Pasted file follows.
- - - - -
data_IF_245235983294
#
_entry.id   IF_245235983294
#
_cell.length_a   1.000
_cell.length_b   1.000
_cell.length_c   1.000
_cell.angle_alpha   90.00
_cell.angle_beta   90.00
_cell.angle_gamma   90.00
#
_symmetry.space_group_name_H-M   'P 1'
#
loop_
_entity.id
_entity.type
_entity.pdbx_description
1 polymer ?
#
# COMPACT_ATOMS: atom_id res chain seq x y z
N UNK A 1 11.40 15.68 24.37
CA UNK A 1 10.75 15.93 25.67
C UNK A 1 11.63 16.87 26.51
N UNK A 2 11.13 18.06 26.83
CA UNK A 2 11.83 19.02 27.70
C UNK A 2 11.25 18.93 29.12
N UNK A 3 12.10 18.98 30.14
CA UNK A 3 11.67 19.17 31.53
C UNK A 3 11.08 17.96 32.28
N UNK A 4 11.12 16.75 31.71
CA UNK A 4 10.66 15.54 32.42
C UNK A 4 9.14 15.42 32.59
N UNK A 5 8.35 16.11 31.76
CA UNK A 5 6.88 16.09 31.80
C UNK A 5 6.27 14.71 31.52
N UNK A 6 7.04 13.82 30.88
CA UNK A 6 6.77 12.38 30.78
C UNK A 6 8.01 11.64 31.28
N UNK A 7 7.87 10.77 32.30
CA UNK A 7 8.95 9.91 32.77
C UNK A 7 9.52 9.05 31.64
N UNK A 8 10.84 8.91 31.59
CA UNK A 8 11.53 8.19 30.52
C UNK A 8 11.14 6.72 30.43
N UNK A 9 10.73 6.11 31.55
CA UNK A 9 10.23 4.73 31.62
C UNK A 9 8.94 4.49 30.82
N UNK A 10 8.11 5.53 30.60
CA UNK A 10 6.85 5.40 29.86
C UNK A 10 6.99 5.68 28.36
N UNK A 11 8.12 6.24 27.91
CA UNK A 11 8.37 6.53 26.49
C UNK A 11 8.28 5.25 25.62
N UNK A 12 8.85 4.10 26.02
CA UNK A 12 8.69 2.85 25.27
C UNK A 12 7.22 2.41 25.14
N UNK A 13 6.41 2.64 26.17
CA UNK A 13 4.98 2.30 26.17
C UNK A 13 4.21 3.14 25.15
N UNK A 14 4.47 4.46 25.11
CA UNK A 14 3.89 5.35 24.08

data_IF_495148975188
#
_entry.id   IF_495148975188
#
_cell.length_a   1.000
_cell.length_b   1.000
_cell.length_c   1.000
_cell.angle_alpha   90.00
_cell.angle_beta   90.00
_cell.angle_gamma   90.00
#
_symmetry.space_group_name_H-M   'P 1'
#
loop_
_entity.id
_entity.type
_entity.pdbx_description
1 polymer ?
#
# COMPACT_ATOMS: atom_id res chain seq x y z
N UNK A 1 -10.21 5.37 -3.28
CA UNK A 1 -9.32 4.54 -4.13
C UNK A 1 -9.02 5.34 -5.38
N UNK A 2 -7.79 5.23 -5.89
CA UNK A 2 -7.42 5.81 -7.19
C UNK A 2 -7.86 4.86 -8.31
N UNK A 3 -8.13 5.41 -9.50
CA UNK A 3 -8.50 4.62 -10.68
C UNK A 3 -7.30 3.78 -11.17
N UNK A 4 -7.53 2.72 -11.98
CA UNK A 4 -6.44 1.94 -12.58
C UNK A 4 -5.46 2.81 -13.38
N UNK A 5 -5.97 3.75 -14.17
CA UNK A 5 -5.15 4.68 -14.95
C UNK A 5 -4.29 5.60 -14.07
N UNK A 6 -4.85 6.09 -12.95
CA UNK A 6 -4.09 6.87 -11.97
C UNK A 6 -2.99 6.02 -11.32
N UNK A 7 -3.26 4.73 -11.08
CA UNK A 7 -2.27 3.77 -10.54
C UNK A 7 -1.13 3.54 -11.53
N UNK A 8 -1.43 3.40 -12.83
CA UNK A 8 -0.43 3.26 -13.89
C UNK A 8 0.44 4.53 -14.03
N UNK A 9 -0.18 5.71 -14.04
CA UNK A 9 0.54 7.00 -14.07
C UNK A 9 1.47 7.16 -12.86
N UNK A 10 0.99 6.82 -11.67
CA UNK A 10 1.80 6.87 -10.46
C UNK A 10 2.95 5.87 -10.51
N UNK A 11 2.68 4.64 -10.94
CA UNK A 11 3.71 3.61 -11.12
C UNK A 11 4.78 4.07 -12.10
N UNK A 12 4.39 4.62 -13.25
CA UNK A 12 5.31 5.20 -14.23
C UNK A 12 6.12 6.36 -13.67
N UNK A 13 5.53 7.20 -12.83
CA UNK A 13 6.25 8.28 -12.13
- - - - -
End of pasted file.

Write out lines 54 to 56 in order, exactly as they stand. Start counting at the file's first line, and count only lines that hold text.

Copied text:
N UNK A 12 8.85 4.10 26.02
CA UNK A 12 8.69 2.85 25.27
C UNK A 12 7.22 2.41 25.14